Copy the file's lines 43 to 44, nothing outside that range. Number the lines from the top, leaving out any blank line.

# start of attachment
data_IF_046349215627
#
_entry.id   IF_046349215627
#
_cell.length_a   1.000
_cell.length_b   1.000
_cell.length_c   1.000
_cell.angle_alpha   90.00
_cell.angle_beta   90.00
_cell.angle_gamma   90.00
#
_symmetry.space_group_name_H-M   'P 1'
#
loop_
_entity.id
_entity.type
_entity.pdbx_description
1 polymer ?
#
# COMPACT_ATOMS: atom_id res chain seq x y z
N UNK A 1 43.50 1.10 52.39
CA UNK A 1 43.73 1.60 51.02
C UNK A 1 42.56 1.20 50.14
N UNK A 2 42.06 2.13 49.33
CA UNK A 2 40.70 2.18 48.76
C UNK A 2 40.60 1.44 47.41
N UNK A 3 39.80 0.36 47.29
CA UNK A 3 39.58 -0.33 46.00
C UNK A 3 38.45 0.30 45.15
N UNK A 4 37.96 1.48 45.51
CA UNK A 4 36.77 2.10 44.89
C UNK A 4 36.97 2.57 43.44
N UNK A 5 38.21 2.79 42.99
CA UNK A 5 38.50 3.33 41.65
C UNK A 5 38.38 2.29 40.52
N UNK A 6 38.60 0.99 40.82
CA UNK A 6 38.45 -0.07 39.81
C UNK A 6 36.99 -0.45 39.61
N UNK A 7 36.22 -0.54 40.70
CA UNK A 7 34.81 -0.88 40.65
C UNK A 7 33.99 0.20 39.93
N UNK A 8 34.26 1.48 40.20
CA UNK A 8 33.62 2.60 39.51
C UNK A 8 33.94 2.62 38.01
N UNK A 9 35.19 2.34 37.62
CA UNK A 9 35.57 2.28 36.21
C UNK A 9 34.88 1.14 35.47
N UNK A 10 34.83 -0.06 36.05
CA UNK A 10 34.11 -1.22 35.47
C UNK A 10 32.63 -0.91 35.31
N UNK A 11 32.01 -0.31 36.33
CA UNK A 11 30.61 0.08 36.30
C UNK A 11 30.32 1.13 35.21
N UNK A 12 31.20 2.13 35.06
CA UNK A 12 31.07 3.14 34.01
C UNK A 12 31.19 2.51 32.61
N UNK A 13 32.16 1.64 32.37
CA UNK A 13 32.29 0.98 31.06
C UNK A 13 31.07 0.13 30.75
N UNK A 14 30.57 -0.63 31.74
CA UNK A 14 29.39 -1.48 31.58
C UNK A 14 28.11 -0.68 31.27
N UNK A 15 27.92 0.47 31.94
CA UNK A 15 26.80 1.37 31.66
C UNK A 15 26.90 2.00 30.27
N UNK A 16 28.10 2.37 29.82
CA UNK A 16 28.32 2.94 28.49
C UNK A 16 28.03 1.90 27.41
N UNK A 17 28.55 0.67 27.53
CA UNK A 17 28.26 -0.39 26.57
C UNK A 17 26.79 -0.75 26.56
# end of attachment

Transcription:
CA UNK A 8 33.62 2.60 39.51
C UNK A 8 33.94 2.62 38.01